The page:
- This is either 'Free', meaning packages that meet the Open Source Institute's definition of Open Source, or 'Non-free', that do not. Note that this refers to freedom, not price.
- A short description of what the package is follows this tag. A longer description can be included on successive lines if indented by a space.
Now we get on to one of the key features of RiscPkg. A package can specify other packages on which it Depends (requires), those it Recommends and Suggests. For example:
Depends: WindowManager (>= 3.98), SharedUnixLibrary (= 1.02-1), Tinct
Recommends: Fonts-Unicode (>> 0.01)
Here Netsurf can't work without at least version 3.98 of the WindowManager package (any package version), exactly upstream 1.02 package version 1 of SharedUnixLib and any version of Tinct. Most users will want to install Fonts-Unicode (a later version than 0.01), but it's not obligatory. Finally users could install Printers with it, but Netsurf will work perfectly well without it.
So if you choose to download this Netsurf package, it'll automatically pull in the packages it depends on. RiscPkg can also prompt you whether you want to install the recommended or suggested packages, though it doesn't yet.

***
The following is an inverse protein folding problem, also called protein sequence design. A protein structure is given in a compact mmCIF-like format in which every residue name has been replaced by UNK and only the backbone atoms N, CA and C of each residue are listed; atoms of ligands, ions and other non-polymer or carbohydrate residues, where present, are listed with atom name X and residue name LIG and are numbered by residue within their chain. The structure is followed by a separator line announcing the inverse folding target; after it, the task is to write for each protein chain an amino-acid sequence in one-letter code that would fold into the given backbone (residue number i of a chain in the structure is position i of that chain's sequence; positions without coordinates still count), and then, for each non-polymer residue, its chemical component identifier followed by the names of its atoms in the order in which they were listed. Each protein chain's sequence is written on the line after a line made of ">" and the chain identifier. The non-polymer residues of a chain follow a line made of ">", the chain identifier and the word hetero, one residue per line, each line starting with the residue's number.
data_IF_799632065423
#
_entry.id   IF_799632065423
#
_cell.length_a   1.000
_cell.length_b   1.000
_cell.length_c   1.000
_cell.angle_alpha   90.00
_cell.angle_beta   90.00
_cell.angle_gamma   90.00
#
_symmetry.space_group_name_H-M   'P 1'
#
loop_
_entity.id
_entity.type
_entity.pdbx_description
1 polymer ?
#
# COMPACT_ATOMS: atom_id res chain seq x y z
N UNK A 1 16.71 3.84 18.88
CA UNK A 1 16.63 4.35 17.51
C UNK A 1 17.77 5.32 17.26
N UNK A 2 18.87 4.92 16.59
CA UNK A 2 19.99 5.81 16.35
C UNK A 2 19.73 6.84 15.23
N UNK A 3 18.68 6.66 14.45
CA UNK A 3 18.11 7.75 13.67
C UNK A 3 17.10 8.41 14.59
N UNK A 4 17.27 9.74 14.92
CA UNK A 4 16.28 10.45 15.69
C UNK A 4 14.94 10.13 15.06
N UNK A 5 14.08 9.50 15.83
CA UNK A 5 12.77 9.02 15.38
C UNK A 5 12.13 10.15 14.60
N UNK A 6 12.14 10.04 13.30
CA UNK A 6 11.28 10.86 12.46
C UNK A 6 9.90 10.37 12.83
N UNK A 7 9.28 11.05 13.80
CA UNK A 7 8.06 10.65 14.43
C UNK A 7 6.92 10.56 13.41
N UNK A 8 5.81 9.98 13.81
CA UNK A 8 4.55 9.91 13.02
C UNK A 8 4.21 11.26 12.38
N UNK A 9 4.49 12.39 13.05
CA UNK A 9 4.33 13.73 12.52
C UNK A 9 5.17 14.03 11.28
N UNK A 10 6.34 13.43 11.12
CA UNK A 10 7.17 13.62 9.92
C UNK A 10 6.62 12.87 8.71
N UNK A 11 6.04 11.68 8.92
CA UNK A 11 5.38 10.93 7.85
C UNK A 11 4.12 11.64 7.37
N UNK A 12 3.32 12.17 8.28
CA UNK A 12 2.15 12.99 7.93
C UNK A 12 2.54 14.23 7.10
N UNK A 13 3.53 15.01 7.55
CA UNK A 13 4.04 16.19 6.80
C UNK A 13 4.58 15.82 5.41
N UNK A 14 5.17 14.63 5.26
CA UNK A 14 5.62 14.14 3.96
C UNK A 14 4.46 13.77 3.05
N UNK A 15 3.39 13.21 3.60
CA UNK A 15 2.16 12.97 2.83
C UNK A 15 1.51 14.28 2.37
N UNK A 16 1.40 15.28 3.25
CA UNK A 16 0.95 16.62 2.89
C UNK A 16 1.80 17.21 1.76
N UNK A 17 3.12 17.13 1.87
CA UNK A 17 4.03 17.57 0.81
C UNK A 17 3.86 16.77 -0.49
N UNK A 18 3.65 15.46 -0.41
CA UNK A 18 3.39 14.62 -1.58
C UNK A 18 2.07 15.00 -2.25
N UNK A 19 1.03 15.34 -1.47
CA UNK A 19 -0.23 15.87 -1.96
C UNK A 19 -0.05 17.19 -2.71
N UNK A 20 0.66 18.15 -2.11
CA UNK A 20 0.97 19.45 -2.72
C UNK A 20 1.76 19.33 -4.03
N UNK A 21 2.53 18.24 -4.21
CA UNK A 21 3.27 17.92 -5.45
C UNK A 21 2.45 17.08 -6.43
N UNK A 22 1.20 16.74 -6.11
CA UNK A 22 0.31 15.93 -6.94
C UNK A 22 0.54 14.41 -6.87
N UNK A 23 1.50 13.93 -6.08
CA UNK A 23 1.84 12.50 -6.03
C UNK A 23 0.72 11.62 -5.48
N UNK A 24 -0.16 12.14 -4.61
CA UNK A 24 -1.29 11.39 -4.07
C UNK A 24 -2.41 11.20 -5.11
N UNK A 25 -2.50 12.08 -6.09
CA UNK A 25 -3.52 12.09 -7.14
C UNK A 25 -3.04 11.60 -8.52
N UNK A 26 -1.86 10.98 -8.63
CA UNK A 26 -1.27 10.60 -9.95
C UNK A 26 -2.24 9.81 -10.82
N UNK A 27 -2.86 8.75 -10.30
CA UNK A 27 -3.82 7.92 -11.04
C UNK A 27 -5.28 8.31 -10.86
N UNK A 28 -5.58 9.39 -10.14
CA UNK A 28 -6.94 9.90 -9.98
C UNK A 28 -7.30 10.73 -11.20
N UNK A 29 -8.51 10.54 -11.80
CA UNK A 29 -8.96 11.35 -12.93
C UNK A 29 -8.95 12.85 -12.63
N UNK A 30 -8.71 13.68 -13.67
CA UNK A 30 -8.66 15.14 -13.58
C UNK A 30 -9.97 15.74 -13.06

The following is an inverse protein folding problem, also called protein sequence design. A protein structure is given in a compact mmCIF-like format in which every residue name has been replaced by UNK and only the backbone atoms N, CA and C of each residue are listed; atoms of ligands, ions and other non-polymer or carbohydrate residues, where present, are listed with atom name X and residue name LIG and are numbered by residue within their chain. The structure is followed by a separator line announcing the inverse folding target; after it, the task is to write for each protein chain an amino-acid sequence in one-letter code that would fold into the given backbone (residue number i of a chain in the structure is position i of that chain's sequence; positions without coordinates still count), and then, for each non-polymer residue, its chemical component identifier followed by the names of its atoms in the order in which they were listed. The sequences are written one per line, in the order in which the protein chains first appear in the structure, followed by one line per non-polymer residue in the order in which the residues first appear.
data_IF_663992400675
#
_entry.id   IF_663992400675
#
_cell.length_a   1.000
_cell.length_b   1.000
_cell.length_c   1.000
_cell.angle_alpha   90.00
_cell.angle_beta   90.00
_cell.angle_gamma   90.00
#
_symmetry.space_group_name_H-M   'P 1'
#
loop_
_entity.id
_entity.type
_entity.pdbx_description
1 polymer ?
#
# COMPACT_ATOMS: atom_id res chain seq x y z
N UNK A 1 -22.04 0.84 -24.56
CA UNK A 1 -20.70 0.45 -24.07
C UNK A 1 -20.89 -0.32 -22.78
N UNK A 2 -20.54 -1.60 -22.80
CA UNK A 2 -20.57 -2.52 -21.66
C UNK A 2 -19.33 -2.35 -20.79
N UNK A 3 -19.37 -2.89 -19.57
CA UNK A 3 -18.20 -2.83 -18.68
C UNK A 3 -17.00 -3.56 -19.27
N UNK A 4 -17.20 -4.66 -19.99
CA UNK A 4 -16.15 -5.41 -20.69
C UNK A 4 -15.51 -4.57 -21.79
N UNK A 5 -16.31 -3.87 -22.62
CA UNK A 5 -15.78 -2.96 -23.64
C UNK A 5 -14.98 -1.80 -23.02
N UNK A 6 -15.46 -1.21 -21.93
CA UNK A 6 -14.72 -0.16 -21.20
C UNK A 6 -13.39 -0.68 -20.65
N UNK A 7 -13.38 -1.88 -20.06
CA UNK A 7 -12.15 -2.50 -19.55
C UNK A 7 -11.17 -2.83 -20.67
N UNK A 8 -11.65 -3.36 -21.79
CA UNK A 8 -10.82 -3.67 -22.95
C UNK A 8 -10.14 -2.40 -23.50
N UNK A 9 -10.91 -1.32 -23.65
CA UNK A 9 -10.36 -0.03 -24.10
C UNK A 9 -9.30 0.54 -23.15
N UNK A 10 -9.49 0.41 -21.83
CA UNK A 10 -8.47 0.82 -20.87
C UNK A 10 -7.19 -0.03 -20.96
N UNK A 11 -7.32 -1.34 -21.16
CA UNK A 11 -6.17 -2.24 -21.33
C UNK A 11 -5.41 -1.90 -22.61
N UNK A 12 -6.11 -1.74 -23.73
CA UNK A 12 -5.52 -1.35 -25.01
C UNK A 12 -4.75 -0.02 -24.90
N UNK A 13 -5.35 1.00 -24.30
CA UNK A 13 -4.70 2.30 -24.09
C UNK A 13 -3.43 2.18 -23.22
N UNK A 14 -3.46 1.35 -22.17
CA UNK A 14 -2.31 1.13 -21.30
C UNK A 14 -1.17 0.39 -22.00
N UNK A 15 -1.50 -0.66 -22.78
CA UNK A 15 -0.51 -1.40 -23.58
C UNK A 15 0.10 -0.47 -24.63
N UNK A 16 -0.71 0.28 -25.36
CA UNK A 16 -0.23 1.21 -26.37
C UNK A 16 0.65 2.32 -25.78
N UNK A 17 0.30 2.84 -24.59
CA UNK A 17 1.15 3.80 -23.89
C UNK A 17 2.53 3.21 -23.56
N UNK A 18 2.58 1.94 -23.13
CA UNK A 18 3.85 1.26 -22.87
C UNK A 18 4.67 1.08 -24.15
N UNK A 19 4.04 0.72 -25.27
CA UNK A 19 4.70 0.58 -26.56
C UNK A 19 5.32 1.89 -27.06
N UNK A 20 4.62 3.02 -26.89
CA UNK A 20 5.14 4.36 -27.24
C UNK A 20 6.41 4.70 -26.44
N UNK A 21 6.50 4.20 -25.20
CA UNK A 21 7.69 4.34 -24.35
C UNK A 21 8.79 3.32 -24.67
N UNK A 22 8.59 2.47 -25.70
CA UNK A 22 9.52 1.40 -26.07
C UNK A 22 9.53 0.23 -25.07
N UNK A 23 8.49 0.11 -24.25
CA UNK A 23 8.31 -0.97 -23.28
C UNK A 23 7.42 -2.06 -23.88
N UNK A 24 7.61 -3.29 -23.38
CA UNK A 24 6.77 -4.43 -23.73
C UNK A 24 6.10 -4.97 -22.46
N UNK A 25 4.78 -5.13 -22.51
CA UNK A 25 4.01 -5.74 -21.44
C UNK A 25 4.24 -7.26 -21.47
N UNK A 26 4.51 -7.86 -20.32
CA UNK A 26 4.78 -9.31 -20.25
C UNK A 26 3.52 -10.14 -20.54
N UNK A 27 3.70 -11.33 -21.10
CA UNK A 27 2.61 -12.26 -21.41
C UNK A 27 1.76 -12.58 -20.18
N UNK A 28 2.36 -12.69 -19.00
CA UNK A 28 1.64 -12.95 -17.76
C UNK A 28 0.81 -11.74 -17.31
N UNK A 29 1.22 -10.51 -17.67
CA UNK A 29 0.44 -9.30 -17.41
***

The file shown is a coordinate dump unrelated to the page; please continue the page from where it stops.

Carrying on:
On the other hand, there's the Conflicts tag. If we had:
it means that only Justin's MimeMap or only RISC OS Ltd's MimeMap could be present on the system at once. So if you tried to install ROL's, RiscPkg will ask you whether you want to remove Justin's. Imagine you had another package that needed a specific implementation:
Then installing this CDFS would pull in ROL's MimeMap too. But if you already had Justin's installed, RiscPkg would have to uninstall that before it unpacked ROL's. And since dependencies are recursive, CDFS installing MimeMap will bring in SysLog too.
The idea being that you don't have to remember to get all the programs a package needs. RiscPkg is heavily based on Debian Linux, where you can just type...
apt-get install mozilla